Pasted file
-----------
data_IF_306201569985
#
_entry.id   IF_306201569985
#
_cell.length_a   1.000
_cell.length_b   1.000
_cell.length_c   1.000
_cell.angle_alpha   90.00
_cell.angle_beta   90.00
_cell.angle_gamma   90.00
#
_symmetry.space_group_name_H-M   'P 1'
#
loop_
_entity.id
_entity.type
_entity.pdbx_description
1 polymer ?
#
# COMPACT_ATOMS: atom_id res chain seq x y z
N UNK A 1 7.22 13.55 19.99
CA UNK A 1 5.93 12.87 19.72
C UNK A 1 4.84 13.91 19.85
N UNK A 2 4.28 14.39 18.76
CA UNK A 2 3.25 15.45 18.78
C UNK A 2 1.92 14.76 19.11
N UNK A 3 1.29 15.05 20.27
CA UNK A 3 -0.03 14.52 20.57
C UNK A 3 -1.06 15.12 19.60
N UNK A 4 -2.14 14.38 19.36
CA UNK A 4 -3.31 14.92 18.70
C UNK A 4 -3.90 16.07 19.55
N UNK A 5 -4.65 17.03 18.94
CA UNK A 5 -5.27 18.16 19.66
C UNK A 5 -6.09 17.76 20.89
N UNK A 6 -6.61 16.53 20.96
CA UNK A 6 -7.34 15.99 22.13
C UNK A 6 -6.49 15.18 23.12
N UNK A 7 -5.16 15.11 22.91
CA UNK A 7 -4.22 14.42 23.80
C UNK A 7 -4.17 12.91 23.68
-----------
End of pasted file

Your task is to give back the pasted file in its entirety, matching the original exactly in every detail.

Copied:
data_IF_306201569985
#
_entry.id   IF_306201569985
#
_cell.length_a   1.000
_cell.length_b   1.000
_cell.length_c   1.000
_cell.angle_alpha   90.00
_cell.angle_beta   90.00
_cell.angle_gamma   90.00
#
_symmetry.space_group_name_H-M   'P 1'
#
loop_
_entity.id
_entity.type
_entity.pdbx_description
1 polymer ?
#
# COMPACT_ATOMS: atom_id res chain seq x y z
N UNK A 1 7.22 13.55 19.99
CA UNK A 1 5.93 12.87 19.72
C UNK A 1 4.84 13.91 19.85
N UNK A 2 4.28 14.39 18.76
CA UNK A 2 3.25 15.45 18.78
C UNK A 2 1.92 14.76 19.11
N UNK A 3 1.29 15.05 20.27
CA UNK A 3 -0.03 14.52 20.57
C UNK A 3 -1.06 15.12 19.60
N UNK A 4 -2.14 14.38 19.36
CA UNK A 4 -3.31 14.92 18.70
C UNK A 4 -3.90 16.07 19.55
N UNK A 5 -4.65 17.03 18.94
CA UNK A 5 -5.27 18.16 19.66
C UNK A 5 -6.09 17.76 20.89
N UNK A 6 -6.61 16.53 20.96
CA UNK A 6 -7.34 15.99 22.13
C UNK A 6 -6.49 15.18 23.12
N UNK A 7 -5.16 15.11 22.91
CA UNK A 7 -4.22 14.42 23.80
C UNK A 7 -4.17 12.91 23.68